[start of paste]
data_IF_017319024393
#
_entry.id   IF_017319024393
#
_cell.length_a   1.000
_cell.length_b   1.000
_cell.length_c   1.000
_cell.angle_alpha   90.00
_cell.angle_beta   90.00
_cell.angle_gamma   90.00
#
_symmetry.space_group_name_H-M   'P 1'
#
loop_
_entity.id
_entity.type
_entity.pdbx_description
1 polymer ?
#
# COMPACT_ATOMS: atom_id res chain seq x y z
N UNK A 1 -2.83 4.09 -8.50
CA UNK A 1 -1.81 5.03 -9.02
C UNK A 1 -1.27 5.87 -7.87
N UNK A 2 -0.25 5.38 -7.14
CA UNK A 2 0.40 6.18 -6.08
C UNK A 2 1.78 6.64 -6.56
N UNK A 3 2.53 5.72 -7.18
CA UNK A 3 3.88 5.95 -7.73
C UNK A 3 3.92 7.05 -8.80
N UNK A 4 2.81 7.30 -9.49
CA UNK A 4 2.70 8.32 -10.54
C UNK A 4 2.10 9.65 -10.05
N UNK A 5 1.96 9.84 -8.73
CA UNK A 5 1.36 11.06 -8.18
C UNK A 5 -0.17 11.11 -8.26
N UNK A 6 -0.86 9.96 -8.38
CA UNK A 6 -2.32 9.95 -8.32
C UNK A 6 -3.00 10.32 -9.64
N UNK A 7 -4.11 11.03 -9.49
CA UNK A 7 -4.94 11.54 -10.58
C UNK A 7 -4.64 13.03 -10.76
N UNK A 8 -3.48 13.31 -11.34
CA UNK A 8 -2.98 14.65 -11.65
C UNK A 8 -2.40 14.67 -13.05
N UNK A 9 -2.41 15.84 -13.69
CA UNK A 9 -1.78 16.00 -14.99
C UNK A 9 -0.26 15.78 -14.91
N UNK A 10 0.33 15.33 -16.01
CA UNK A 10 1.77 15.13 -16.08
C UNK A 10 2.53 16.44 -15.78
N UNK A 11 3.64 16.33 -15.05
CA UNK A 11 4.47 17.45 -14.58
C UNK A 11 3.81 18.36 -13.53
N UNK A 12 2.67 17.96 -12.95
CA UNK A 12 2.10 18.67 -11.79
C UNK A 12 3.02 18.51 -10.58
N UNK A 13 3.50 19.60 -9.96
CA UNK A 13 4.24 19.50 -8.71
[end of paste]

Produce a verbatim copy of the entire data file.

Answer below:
data_IF_017319024393
#
_entry.id   IF_017319024393
#
_cell.length_a   1.000
_cell.length_b   1.000
_cell.length_c   1.000
_cell.angle_alpha   90.00
_cell.angle_beta   90.00
_cell.angle_gamma   90.00
#
_symmetry.space_group_name_H-M   'P 1'
#
loop_
_entity.id
_entity.type
_entity.pdbx_description
1 polymer ?
#
# COMPACT_ATOMS: atom_id res chain seq x y z
N UNK A 1 -2.83 4.09 -8.50
CA UNK A 1 -1.81 5.03 -9.02
C UNK A 1 -1.27 5.87 -7.87
N UNK A 2 -0.25 5.38 -7.14
CA UNK A 2 0.40 6.18 -6.08
C UNK A 2 1.78 6.64 -6.56
N UNK A 3 2.53 5.72 -7.18
CA UNK A 3 3.88 5.95 -7.73
C UNK A 3 3.92 7.05 -8.80
N UNK A 4 2.81 7.30 -9.49
CA UNK A 4 2.70 8.32 -10.54
C UNK A 4 2.10 9.65 -10.05
N UNK A 5 1.96 9.84 -8.73
CA UNK A 5 1.36 11.06 -8.18
C UNK A 5 -0.17 11.11 -8.26
N UNK A 6 -0.86 9.96 -8.38
CA UNK A 6 -2.32 9.95 -8.32
C UNK A 6 -3.00 10.32 -9.64
N UNK A 7 -4.11 11.03 -9.49
CA UNK A 7 -4.94 11.54 -10.58
C UNK A 7 -4.64 13.03 -10.76
N UNK A 8 -3.48 13.31 -11.34
CA UNK A 8 -2.98 14.65 -11.65
C UNK A 8 -2.40 14.67 -13.05
N UNK A 9 -2.41 15.84 -13.69
CA UNK A 9 -1.78 16.00 -14.99
C UNK A 9 -0.26 15.78 -14.91
N UNK A 10 0.33 15.33 -16.01
CA UNK A 10 1.77 15.13 -16.08
C UNK A 10 2.53 16.44 -15.78
N UNK A 11 3.64 16.33 -15.05
CA UNK A 11 4.47 17.45 -14.58
C UNK A 11 3.81 18.36 -13.53
N UNK A 12 2.67 17.96 -12.95
CA UNK A 12 2.10 18.67 -11.79
C UNK A 12 3.02 18.51 -10.58
N UNK A 13 3.50 19.60 -9.96
CA UNK A 13 4.24 19.50 -8.71